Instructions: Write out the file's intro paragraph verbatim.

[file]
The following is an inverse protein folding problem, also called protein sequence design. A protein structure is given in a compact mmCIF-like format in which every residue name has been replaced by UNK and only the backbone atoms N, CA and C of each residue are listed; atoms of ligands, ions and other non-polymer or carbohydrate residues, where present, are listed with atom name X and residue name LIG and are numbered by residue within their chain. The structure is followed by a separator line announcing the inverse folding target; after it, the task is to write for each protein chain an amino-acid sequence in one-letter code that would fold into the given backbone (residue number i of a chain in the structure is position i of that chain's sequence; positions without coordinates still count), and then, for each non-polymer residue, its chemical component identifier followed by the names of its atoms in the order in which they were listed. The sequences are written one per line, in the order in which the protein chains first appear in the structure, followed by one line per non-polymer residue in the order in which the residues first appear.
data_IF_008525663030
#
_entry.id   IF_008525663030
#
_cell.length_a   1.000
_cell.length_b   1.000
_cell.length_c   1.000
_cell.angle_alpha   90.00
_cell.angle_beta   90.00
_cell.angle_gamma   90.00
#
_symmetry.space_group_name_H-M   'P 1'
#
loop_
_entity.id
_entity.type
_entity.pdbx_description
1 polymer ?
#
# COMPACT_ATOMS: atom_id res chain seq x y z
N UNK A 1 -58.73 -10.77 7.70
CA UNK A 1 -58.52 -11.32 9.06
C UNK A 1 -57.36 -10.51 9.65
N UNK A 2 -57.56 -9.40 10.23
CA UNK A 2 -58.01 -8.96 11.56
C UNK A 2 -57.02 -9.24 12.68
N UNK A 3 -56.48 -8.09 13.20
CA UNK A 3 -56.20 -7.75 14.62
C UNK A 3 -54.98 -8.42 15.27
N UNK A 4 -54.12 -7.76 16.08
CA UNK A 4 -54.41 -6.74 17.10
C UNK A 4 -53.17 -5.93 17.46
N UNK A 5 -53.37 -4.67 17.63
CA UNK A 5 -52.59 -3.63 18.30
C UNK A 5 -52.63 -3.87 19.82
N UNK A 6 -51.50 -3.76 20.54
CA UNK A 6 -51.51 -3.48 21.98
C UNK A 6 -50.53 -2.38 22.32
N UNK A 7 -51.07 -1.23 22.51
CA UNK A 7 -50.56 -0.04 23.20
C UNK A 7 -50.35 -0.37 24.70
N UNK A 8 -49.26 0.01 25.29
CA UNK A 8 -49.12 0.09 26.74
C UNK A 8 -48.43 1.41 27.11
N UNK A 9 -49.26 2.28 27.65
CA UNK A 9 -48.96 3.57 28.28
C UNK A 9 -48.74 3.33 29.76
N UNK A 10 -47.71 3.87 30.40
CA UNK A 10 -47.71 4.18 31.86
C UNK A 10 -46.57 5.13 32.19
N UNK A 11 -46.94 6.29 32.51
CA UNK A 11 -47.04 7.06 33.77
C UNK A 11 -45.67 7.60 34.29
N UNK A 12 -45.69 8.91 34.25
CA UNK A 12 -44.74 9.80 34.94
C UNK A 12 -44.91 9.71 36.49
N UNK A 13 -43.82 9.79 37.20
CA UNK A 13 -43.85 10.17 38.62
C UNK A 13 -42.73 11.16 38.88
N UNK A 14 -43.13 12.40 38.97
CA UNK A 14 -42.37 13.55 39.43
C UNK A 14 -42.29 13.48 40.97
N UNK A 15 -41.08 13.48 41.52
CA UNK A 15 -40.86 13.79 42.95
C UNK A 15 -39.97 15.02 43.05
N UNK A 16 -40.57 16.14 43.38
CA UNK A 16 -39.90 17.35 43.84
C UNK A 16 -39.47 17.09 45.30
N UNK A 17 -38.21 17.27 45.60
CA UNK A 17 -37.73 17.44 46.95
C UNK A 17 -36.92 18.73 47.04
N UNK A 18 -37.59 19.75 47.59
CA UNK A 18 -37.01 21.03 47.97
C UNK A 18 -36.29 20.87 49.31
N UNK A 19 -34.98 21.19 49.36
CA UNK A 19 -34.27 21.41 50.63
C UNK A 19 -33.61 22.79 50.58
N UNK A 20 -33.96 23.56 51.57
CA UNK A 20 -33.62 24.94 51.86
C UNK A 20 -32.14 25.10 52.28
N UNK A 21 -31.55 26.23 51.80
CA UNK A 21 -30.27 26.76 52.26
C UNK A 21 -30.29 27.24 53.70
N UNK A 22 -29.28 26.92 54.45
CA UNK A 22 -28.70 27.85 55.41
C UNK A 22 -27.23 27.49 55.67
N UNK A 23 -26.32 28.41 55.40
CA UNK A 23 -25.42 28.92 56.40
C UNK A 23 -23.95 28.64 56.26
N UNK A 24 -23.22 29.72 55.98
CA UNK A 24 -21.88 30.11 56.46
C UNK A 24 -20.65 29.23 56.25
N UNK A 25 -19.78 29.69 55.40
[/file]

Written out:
The following is an inverse protein folding problem, also called protein sequence design. A protein structure is given in a compact mmCIF-like format in which every residue name has been replaced by UNK and only the backbone atoms N, CA and C of each residue are listed; atoms of ligands, ions and other non-polymer or carbohydrate residues, where present, are listed with atom name X and residue name LIG and are numbered by residue within their chain. The structure is followed by a separator line announcing the inverse folding target; after it, the task is to write for each protein chain an amino-acid sequence in one-letter code that would fold into the given backbone (residue number i of a chain in the structure is position i of that chain's sequence; positions without coordinates still count), and then, for each non-polymer residue, its chemical component identifier followed by the names of its atoms in the order in which they were listed. The sequences are written one per line, in the order in which the protein chains first appear in the structure, followed by one line per non-polymer residue in the order in which the residues first appear.